Capstone's Jared Asch Talks Innovative Economic Development - A tale from six cities in the Bay Area
From episode: Economic Development - Lessons Learned 30 Years in The Field - EPISODE 10
Welcome to The Capstone Conversation. I'm your host, Jared Asch. Today, I'm joined by Ron Gerber. Ron is a former Economic Development Director, and he has worked in a number of cities throughout the Bay Area including Emeryville, Novato, Walnut Creek, South City, and Vallejo. I like the mix that he's worked in. He's worked in high-end shopping. He's worked in places that are industrial cities, bringing in new biotech, and new technology companies, but also trying to keep their industrial base in those cities. We're going to hear an interesting perspective today on economic development. Welcome, Ron. Why don't you tell us a little bit more about your background?
This blog post was written by AI tech from a transcription of the podcast and likely contains errors. Please listen to the podcast for more information.
Thank you, Jared Asch. Thank you for inviting me here today. The number of cities you mentioned all over the Bay Area, is very diverse, which gave me a lot of experience that I'm happy to share with you today about the kind of lessons learned and best practices. Let's start with chronology. During the nineties, I worked for Emeryville for about 12 years, and it led to a lot of very innovative practices at the time. We were one of the first to have an affordable housing ordinance and a strong public art component; we also had a city that was respecting its old industrial heritage, but also trying to transition to the next century. And we learned to do a lot of special outreach and work with the community to get results. For example, we got the first IKEA store in Northern California to go to an old steel mill site. I was in a couple of small meetings with Steve Jobs that eventually he and our team led to him moving the Pixar Computer Animation Studios to an old cannery site. Also north of IKEA was an old industrial patch that had 52 chemicals of concern. We had to go through the remediation site assembly. That eventually became an urban mixed-use town center with multiple theaters, restaurants, and over 200 housing units above the stores. It was mixed-use, entertainment, living, and a whole variety of uses that really helped other businesses that want to locate there as well, bakeries. The other thing is also, for example, when you have those businesses with strong biotechnics, that was also an Emeryville, led to other biotechs being a catalyst. Similar to Pixar, that computer animation studio led to other animation spinoffs and businesses located there. A lot of good lessons were learned there but, one of the cornerstones of all that was having community support. The community embraced transitioning from an old industrial enclave while respecting the businesses and the employment base.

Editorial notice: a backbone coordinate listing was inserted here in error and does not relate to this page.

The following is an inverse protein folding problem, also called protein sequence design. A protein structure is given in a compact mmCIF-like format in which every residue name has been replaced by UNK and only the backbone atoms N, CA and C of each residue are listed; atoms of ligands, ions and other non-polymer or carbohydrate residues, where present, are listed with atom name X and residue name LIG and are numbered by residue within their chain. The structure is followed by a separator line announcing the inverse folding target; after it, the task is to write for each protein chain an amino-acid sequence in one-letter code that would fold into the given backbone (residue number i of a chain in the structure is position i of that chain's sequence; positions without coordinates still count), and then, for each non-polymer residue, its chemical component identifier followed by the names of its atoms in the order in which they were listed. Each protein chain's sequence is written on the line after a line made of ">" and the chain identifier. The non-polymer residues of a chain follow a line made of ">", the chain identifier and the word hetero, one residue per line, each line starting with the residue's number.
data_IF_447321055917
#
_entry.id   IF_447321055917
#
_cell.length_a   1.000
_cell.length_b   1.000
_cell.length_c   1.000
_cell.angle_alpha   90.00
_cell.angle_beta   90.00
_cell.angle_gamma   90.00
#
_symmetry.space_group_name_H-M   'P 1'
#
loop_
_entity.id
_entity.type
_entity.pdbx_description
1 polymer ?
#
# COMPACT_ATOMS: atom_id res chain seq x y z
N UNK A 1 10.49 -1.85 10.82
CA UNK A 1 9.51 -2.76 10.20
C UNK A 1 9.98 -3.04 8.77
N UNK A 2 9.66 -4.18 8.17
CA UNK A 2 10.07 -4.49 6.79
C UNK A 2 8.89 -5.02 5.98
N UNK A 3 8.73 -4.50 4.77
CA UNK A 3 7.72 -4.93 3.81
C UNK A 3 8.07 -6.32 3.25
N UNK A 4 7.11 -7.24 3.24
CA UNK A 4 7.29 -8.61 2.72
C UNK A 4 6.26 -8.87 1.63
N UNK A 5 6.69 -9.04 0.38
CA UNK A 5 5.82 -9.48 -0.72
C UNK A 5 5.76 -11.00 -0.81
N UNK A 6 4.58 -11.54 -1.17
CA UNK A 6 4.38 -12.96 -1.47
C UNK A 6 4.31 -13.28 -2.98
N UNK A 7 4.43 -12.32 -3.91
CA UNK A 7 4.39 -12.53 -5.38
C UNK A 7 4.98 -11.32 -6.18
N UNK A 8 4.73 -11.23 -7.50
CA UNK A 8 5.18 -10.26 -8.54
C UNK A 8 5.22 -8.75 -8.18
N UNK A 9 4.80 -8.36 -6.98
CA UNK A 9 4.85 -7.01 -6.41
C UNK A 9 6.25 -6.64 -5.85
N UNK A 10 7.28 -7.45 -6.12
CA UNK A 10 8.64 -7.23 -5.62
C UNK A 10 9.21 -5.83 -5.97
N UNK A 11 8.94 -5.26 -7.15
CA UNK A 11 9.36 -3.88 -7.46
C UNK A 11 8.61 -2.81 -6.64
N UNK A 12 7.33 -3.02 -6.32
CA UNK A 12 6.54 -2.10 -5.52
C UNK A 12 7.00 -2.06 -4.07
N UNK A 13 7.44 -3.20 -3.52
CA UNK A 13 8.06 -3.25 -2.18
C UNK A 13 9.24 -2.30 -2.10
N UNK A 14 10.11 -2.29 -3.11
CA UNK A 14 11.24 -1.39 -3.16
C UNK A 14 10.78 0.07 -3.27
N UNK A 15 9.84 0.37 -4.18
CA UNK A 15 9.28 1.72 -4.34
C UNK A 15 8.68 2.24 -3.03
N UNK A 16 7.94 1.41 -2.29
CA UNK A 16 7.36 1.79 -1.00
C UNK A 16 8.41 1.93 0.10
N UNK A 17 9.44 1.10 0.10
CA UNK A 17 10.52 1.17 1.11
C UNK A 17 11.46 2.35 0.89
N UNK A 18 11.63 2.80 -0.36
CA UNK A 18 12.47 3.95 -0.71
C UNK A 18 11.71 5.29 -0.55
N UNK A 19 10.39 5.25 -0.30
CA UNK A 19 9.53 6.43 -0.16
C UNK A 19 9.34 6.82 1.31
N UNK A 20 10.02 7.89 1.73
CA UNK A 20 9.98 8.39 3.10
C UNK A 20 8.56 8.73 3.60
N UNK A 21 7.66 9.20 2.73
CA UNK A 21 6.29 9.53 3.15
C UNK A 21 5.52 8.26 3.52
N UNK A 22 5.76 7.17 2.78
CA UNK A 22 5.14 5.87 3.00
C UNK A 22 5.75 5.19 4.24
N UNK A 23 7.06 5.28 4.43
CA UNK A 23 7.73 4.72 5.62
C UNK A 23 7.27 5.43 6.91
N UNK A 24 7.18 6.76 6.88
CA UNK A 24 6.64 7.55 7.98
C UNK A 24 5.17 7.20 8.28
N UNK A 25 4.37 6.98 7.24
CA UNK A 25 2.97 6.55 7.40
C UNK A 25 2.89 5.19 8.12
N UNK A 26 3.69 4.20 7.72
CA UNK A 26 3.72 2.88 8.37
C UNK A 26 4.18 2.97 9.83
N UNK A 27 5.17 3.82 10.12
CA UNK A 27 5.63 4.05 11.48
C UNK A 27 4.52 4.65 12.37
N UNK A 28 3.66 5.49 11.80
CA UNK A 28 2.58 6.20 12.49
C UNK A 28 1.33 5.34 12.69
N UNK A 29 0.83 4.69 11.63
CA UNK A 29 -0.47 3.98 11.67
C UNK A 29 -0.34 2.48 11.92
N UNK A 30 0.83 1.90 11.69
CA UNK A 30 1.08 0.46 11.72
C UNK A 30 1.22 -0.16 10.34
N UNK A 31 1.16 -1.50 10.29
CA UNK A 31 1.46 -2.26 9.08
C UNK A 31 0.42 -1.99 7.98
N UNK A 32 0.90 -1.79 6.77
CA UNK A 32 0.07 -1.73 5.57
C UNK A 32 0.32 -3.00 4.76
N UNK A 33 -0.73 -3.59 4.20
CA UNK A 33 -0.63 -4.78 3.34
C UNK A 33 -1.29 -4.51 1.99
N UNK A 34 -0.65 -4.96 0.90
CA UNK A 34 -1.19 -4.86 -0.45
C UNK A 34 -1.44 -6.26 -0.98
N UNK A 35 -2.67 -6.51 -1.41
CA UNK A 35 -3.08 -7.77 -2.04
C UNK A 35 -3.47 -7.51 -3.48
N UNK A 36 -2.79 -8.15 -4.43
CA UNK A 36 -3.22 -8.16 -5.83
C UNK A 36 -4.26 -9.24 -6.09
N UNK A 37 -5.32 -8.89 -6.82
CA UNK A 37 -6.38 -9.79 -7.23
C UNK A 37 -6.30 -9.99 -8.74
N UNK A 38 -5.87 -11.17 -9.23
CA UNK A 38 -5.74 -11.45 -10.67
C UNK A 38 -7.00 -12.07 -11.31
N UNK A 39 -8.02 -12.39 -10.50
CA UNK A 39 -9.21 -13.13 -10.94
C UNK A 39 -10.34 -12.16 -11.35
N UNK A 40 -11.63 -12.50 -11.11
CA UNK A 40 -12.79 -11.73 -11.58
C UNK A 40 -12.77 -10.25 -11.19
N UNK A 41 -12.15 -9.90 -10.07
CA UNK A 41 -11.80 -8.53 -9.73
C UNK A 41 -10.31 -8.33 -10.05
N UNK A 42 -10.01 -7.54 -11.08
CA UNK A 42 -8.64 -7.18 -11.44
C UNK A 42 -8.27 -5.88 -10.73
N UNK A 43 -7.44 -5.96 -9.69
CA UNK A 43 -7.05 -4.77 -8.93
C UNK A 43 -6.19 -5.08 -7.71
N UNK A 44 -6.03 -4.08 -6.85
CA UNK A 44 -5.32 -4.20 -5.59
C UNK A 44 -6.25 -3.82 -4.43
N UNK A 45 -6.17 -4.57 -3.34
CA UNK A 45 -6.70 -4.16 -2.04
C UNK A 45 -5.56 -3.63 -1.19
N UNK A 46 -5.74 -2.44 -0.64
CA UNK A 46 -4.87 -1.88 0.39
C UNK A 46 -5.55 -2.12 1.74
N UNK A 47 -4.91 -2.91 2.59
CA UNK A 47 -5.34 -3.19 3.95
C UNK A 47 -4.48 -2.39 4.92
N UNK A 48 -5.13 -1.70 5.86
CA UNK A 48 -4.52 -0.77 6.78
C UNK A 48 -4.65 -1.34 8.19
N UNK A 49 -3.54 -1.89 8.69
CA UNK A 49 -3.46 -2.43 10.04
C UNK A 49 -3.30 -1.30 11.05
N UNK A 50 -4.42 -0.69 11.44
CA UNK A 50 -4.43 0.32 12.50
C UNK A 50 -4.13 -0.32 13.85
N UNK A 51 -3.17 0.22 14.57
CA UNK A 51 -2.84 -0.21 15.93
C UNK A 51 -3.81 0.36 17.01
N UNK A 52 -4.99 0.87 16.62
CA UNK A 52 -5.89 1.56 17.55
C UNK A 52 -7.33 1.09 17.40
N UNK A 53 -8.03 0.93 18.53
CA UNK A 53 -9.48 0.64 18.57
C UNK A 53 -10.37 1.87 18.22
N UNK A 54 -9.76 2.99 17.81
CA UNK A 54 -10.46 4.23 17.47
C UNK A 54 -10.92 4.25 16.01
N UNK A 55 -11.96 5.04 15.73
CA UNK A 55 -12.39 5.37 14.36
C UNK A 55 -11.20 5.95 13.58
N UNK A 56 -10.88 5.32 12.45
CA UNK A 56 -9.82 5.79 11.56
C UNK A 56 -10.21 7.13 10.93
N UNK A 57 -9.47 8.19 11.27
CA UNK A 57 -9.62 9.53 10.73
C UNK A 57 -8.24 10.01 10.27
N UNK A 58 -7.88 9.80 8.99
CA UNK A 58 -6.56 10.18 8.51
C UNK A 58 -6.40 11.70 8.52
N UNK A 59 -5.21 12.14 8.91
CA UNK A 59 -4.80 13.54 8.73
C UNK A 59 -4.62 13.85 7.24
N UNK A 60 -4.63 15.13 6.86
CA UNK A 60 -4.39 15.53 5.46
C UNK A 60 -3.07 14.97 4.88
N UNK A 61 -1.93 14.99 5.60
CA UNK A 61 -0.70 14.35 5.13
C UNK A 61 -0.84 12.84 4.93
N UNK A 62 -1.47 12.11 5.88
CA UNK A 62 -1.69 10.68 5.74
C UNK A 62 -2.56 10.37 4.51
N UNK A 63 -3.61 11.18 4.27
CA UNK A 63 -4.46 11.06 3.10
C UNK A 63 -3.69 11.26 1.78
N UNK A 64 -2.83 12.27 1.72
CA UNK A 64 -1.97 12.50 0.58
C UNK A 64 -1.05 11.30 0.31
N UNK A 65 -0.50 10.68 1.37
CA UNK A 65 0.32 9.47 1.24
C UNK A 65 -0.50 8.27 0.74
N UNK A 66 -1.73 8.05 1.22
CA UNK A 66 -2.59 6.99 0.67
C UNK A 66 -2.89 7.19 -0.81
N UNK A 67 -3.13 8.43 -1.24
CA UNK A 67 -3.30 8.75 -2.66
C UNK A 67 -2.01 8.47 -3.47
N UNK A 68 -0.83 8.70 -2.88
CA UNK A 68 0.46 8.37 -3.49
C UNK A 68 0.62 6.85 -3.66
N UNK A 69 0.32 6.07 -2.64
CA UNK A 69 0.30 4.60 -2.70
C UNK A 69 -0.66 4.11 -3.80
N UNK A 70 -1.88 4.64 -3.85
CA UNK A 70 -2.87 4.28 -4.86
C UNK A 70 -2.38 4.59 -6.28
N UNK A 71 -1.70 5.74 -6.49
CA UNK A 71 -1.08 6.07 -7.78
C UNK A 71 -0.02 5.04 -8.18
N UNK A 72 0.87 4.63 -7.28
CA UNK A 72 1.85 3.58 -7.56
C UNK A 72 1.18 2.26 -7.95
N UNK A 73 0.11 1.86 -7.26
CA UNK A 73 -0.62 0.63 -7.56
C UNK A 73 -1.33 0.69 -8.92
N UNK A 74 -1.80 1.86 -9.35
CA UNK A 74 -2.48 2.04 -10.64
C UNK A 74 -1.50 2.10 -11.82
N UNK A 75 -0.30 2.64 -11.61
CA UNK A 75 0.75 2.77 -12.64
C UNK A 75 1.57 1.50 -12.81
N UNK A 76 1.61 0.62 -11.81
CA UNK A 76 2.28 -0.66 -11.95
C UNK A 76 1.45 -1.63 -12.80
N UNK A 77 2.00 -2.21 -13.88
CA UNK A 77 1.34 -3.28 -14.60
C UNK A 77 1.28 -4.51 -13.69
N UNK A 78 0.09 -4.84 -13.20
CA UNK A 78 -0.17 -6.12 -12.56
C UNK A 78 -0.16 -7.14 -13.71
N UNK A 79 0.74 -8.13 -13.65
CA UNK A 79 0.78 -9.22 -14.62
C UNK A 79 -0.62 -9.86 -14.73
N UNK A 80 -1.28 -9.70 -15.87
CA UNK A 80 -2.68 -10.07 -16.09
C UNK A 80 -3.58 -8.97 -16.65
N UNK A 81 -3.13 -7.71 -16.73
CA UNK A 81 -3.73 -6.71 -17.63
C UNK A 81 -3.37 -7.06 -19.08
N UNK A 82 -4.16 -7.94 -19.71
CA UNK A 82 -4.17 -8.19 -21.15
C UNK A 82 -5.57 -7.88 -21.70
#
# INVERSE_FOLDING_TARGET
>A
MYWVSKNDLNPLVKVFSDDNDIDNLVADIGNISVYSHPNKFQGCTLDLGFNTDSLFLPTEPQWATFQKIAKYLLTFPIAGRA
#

How do we integrate that and transition with new uses, such as mixed-use and housing? Then there, from spent about a decade in the City of Novato, 15 miles north of there, helping transition the 600-acre military base Hamilton Field, but also helping to transform the downtown, which is also very exciting. There were some good lessons learned there too. We want to talk about the downtown for a second. It was a very sleepy downtown, pretty much closed its doors at about 5:30 most nights. But there was some areas that really needed to be upgraded. I know there's a lot of discussion that's trying about what can we get to anchor the downtown to get things popping on our sleepy main street, seven block main street. A lot of discussion about maybe a movie theater or some other dynamic project. But at the same time, we listened to the community. They wanted a couple of grocery stores, Trader Joe's and Whole Foods were at the top of initial to become an anchor. Most people would say, is it a grocery store, kind of an unusual type of retailer, you get to anchor downtown. When you think about it, depending on what your downtown community wants, it can be a tremendous anchor. It was at the far end, the east end of its downtown, and it actually led to a mixed-use project with Whole Foods as a ground floor and over 120 housing units on top of it. But one of the things that was so important about a grocery store was in a sleepy downtown at the time, most of those small independent mom-and-pop shops closed around 5:30. Before dinner time so the restaurants couldn't, get by. Well, how can you extend the hours? You get an anchor like Whole Foods that's maybe open from eight in the morning till 10 at night, and all of a sudden you've expanded something that's doing a 14-hour day instead of eight and a half. See, a grocery store is like a movie theater or something like that, how often do you go to the movies compared to a grocery store? It creates a lot of dynamic projects, daytime, evenings, and weekends, compared to movie theaters, which may have weekends and occasional weeknight evenings. When you think about it, frequent shoppers, a lot of traffic, you're going to get a lot of people going to downtown that ordinarily wouldn't go there,